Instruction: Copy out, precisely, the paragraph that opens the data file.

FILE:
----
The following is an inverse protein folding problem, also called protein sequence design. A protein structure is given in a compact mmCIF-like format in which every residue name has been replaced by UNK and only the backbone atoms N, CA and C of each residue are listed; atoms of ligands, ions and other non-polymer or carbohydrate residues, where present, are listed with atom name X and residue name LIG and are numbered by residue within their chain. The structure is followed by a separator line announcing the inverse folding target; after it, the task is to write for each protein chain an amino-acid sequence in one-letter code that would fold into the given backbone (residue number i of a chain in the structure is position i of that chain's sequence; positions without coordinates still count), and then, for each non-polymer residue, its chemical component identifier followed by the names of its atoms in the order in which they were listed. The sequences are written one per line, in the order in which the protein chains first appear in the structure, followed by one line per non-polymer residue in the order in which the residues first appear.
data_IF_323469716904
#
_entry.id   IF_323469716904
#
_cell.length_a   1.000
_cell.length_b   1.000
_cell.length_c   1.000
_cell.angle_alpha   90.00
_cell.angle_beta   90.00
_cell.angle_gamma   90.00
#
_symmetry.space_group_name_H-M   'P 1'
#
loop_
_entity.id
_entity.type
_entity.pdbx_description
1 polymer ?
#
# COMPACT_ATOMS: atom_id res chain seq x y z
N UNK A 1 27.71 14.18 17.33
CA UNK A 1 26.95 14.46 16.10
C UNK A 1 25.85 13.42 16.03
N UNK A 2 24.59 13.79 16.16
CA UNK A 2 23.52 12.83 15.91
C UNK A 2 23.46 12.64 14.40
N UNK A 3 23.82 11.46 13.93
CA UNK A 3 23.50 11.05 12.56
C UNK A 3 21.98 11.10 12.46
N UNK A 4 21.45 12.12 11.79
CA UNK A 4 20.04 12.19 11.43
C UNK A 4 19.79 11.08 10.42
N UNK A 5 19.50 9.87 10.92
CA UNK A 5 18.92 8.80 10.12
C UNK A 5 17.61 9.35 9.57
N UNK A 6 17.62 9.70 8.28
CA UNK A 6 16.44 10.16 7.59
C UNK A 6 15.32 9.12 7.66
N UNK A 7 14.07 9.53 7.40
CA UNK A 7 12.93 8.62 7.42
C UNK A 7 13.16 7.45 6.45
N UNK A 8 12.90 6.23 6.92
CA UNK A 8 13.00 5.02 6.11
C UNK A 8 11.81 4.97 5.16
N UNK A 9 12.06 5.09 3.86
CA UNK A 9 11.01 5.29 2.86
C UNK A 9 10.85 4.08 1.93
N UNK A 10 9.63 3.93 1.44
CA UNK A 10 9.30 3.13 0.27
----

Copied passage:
The following is an inverse protein folding problem, also called protein sequence design. A protein structure is given in a compact mmCIF-like format in which every residue name has been replaced by UNK and only the backbone atoms N, CA and C of each residue are listed; atoms of ligands, ions and other non-polymer or carbohydrate residues, where present, are listed with atom name X and residue name LIG and are numbered by residue within their chain. The structure is followed by a separator line announcing the inverse folding target; after it, the task is to write for each protein chain an amino-acid sequence in one-letter code that would fold into the given backbone (residue number i of a chain in the structure is position i of that chain's sequence; positions without coordinates still count), and then, for each non-polymer residue, its chemical component identifier followed by the names of its atoms in the order in which they were listed. The sequences are written one per line, in the order in which the protein chains first appear in the structure, followed by one line per non-polymer residue in the order in which the residues first appear.